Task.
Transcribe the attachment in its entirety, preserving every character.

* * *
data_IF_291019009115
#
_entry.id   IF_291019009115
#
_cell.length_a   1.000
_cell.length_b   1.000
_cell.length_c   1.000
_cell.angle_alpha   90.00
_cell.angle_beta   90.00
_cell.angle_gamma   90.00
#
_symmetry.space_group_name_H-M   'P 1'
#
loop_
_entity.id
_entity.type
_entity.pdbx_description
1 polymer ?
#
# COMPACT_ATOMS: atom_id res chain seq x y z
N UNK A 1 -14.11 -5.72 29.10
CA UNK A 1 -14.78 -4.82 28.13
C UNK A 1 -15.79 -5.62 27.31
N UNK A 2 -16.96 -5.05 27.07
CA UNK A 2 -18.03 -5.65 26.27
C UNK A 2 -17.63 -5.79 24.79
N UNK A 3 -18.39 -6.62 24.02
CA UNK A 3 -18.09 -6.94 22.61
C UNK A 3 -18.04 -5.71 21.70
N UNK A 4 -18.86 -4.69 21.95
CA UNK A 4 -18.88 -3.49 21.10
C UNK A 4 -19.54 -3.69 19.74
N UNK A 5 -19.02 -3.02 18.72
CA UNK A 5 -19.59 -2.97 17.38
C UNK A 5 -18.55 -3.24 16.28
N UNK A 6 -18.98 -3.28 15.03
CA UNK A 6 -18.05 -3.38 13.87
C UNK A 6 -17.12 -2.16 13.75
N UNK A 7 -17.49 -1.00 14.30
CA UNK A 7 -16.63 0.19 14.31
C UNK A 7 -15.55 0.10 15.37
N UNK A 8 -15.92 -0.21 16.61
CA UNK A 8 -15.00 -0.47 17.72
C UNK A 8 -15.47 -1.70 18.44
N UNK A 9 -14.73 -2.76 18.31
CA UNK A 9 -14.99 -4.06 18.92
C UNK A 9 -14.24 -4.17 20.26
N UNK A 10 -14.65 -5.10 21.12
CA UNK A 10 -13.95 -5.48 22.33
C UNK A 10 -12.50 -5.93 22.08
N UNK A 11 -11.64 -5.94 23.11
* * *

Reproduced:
data_IF_291019009115
#
_entry.id   IF_291019009115
#
_cell.length_a   1.000
_cell.length_b   1.000
_cell.length_c   1.000
_cell.angle_alpha   90.00
_cell.angle_beta   90.00
_cell.angle_gamma   90.00
#
_symmetry.space_group_name_H-M   'P 1'
#
loop_
_entity.id
_entity.type
_entity.pdbx_description
1 polymer ?
#
# COMPACT_ATOMS: atom_id res chain seq x y z
N UNK A 1 -14.11 -5.72 29.10
CA UNK A 1 -14.78 -4.82 28.13
C UNK A 1 -15.79 -5.62 27.31
N UNK A 2 -16.96 -5.05 27.07
CA UNK A 2 -18.03 -5.65 26.27
C UNK A 2 -17.63 -5.79 24.79
N UNK A 3 -18.39 -6.62 24.02
CA UNK A 3 -18.09 -6.94 22.61
C UNK A 3 -18.04 -5.71 21.70
N UNK A 4 -18.86 -4.69 21.95
CA UNK A 4 -18.88 -3.49 21.10
C UNK A 4 -19.54 -3.69 19.74
N UNK A 5 -19.02 -3.02 18.72
CA UNK A 5 -19.59 -2.97 17.38
C UNK A 5 -18.55 -3.24 16.28
N UNK A 6 -18.98 -3.28 15.03
CA UNK A 6 -18.05 -3.38 13.87
C UNK A 6 -17.12 -2.16 13.75
N UNK A 7 -17.49 -1.00 14.30
CA UNK A 7 -16.63 0.19 14.31
C UNK A 7 -15.55 0.10 15.37
N UNK A 8 -15.92 -0.21 16.61
CA UNK A 8 -15.00 -0.47 17.72
C UNK A 8 -15.47 -1.70 18.44
N UNK A 9 -14.73 -2.76 18.31
CA UNK A 9 -14.99 -4.06 18.92
C UNK A 9 -14.24 -4.17 20.26
N UNK A 10 -14.65 -5.10 21.12
CA UNK A 10 -13.95 -5.48 22.33
C UNK A 10 -12.50 -5.93 22.08
N UNK A 11 -11.64 -5.94 23.11